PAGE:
The world stands on the threshold of an historic change as the people of the United States elect a new President in a few days. Tuesday’s election, as this paper pointed out when Democrat Barack Obama secured his party’s nomination, is a major opportunity for change in America’s engagement with the world.
Whether Obama or his main rival, Republican John McCain, triumphs, we and much of the world will be hoping for a departure from the policies of George W Bush to what we called "a more thoughtful superpower, less infatuated with its military might and open to diplomacy’s potential to bring about change".
As many citizens of the world will attest, their countries have experienced from America "the example of its power", to use the words of former US President Bill Clinton.
The Middle East, no doubt, provides the most illuminating signpost of the failures of the Bush administration and its "first-strike doctrine".
The question that lingers, and what the Bush successor shall be compelled to answer, is whether the world is safer than the American President found it. Bush’s eight-year reign ends in domestic failure, epitomised in an economic meltdown that threatens to subsume world economies. That, too, will take years to fix.
The world’s excitement over the US election is further informed by its elevated status as the only superpower - the "indispensable nation". Whether America has displayed its might with responsibility is a question that elicits much debate.
One other factor has the world hypnotised by the US race - the presence of an unusual candidate who reflects America’s broad heritage and has demonstrated passion, thoughtful calm and grace under pressure.
Barack Obama, who traces his roots to this country, briefly lived in Indonesia and was raised in Hawaii, represents the best of America and its values. As US newspaper editors endorsing his candidacy have agreed: "He is no lone rider. He is a consensus builder, a leader."
In the country’s sometimes painful history, an empire built on slave labour, its complicated legacy of racism has placed barriers that have proved insurmountable for some. On that account Obama’s presidential run is a milestone in history, a huge first step, according to some, towards the "end of racism."
It has been a long journey and, from those familiar with his story, a hard road to travel, for his track was paved with gravel.
It’s a major source of joy for many African-Americans who reckon that Obama’s personal feat is a culmination of a long process, going generations back, reaping from the labours of committed activists in the civil rights movement. Obama’s eloquence is often equated with that of Martin Luther King, Jnr, who was felled by an assassin’s bullet in 1968. Others see him as the reincarnation of former US President John F Kennedy, who was similarly assassinated in 1963.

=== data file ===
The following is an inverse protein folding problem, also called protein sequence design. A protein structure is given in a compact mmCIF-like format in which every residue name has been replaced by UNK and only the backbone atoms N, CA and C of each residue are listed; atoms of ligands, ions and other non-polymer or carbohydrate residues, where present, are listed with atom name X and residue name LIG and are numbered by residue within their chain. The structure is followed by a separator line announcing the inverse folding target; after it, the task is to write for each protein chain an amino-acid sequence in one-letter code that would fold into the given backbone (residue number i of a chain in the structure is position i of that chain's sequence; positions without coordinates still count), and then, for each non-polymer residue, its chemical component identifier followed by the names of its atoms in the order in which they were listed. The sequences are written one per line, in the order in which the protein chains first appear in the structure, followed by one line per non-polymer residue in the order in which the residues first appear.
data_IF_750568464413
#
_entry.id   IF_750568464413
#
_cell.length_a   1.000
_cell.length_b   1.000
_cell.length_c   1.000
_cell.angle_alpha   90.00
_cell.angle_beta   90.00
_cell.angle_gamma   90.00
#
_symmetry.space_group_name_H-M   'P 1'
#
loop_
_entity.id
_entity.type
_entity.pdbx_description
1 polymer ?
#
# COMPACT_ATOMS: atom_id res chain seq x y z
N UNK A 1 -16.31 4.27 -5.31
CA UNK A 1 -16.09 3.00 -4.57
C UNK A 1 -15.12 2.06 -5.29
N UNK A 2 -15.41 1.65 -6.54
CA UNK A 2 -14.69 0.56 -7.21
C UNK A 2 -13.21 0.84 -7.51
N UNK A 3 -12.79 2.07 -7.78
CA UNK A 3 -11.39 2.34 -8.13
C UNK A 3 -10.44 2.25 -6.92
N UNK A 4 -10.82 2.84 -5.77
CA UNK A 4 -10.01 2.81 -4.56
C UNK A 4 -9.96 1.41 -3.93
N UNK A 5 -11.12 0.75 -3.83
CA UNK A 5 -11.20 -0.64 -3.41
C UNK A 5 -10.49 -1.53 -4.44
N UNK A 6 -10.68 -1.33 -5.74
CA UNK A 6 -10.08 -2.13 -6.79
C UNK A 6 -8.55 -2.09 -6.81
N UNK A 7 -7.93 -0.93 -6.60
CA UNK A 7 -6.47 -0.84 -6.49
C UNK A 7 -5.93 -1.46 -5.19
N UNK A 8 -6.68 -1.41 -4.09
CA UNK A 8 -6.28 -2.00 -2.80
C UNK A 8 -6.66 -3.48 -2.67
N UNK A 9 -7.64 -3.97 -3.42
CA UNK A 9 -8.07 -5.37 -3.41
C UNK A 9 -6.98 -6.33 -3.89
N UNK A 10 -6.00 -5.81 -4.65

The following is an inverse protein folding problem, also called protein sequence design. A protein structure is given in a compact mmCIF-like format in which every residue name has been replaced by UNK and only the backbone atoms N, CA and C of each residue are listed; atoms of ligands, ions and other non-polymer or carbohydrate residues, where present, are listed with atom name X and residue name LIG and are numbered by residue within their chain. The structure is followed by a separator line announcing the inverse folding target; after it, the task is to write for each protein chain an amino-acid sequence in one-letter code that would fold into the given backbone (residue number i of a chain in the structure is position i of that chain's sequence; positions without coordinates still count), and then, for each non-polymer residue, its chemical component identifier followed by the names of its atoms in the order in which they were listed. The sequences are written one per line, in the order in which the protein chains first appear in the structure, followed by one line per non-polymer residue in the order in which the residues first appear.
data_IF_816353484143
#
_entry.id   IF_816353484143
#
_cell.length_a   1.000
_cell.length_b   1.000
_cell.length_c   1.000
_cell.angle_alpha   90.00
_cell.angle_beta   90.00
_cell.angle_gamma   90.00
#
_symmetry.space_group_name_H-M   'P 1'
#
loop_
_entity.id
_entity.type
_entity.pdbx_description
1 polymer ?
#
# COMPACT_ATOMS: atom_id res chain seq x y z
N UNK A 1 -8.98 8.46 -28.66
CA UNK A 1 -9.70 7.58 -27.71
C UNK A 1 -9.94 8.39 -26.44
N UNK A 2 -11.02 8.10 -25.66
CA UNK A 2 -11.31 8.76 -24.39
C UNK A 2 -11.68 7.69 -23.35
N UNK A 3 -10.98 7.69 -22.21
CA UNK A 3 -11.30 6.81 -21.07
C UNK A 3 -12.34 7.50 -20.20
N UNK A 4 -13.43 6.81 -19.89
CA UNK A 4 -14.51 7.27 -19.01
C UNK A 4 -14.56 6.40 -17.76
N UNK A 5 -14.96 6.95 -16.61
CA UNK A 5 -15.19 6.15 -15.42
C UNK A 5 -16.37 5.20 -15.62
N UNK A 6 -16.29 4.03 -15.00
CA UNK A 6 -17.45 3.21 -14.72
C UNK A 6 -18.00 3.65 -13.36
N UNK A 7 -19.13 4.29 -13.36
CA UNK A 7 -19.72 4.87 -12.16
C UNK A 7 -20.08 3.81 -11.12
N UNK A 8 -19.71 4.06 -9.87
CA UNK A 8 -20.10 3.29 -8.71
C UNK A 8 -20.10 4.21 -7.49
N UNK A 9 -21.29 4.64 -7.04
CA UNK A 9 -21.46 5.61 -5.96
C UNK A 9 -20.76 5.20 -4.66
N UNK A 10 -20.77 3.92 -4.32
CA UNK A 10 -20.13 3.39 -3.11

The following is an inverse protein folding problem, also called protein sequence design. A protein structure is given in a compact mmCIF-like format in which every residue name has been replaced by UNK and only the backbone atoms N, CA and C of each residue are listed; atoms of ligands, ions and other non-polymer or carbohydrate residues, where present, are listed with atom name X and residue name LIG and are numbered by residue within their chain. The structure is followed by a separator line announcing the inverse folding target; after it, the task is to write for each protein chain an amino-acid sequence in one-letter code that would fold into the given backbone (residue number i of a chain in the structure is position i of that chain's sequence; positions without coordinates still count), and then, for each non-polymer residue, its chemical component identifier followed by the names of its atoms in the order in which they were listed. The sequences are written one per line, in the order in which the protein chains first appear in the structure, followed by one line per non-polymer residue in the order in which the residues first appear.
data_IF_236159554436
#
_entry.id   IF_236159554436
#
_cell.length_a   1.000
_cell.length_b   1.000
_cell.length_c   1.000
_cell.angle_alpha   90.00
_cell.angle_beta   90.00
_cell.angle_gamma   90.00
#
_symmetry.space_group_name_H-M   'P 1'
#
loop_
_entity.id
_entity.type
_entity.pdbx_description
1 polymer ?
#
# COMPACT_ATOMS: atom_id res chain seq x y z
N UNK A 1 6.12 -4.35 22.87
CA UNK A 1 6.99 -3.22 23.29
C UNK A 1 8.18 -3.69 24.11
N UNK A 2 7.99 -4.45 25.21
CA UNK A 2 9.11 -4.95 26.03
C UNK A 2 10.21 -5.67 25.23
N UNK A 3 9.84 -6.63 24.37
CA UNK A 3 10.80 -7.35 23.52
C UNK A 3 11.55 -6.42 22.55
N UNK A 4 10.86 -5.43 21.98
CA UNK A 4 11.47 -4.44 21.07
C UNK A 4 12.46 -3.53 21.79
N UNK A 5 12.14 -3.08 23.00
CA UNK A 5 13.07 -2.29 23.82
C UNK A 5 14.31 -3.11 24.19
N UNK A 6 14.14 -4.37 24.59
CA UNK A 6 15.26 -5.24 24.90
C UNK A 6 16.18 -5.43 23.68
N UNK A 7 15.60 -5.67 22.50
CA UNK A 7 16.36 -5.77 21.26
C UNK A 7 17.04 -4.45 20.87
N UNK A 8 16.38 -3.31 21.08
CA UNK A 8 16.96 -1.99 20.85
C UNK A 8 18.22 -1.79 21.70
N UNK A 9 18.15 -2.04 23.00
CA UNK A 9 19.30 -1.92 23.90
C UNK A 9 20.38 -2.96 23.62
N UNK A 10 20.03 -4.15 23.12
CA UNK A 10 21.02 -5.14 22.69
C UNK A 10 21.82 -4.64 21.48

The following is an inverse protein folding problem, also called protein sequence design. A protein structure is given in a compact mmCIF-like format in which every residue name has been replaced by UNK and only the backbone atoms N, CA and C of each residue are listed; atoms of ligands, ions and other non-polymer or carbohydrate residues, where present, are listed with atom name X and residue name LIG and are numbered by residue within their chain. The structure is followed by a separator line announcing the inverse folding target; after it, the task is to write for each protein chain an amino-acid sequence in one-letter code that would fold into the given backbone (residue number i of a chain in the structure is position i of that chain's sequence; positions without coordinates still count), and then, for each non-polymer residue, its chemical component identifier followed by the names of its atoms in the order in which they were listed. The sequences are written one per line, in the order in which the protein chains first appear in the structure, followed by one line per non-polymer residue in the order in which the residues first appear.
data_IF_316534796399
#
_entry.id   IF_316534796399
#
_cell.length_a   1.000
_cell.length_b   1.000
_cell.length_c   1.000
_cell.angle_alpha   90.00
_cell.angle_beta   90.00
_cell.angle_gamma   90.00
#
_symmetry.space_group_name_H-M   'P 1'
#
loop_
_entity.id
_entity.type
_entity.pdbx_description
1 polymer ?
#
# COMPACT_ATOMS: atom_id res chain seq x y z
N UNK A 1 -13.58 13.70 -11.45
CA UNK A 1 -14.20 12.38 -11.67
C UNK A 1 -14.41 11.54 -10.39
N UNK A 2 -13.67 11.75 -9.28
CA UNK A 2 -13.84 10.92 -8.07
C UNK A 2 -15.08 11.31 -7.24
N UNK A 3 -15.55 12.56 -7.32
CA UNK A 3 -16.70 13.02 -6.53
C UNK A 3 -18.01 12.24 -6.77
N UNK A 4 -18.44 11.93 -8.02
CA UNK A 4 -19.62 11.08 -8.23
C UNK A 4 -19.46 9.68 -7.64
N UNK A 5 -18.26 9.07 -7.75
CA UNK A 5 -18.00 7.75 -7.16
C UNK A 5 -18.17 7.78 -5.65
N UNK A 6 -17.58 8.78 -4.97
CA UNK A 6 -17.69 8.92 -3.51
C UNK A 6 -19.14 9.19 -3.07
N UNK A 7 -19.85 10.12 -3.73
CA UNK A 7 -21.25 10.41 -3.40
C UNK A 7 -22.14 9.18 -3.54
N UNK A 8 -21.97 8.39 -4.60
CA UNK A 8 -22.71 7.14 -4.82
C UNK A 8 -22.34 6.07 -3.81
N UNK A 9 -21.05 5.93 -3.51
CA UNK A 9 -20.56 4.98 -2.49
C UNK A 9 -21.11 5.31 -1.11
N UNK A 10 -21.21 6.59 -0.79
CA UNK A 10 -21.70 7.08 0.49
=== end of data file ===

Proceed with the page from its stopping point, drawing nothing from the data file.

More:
That some elements in the American society have been exposed plotting to kill Obama on account of race, call to mind the prophecy of African-American author and thinker WEB Dubois who predicted that the problem of the 20th century would be race. The bright side of this is that Obama’s presidency, if it does materialise, would change race relations significantly. Beyond quashing Afro-pessimism, the hackneyed thesis that presents Africa as a backward, hopeless continent, it would inspire humanity to confirm skin colour has nothing to do with ability.
Fittingly, Obama’s rallying call is hope. Our endorsement of Obama for President, which we present unequivocally, is because we believe he is the right man for the job.
In these troubled times of America’s diminished influence over the world, he presents the best chance to fix the mess that the US has put itself, and in turn, the world.
His character and temperament in the gruelling campaigns have impressed all. As for the ideas and values he articulates, we are proud to have heard first-hand of his support for Press freedoms when he visited the Standard Group’s offices in 2006, not long after an illegal police raid.
Obama’s complex heritage offers him a perspective bereft of the baggage that has burdened and blighted his opponent’s campaign.
Judging from the way he has run for office, Obama has displayed the knowledge and the wisdom that would avert many worries for the world, the sort that Bush has plunged it into.
The Iraq debacle, preceded by the one in Afghanistan, convey the senseless plunder that has made the world poorer, indelibly scarred and increasingly dangerous. Its legacy is a loss in the trust in the US to act responsibly in global affairs.
With uncertainty and crisis spreading across the globe, the return of an America more tolerant and respectful of the international community is keenly awaited. The American people deserve some relief as do the rest of the world.
Still, the most abiding motif that Obama would represent is encapsulated in the Latin expression: ‘Ex Africa semper aliquid novi!’ which means, ‘something new always comes out of Africa’.
Friday, October 31, 2008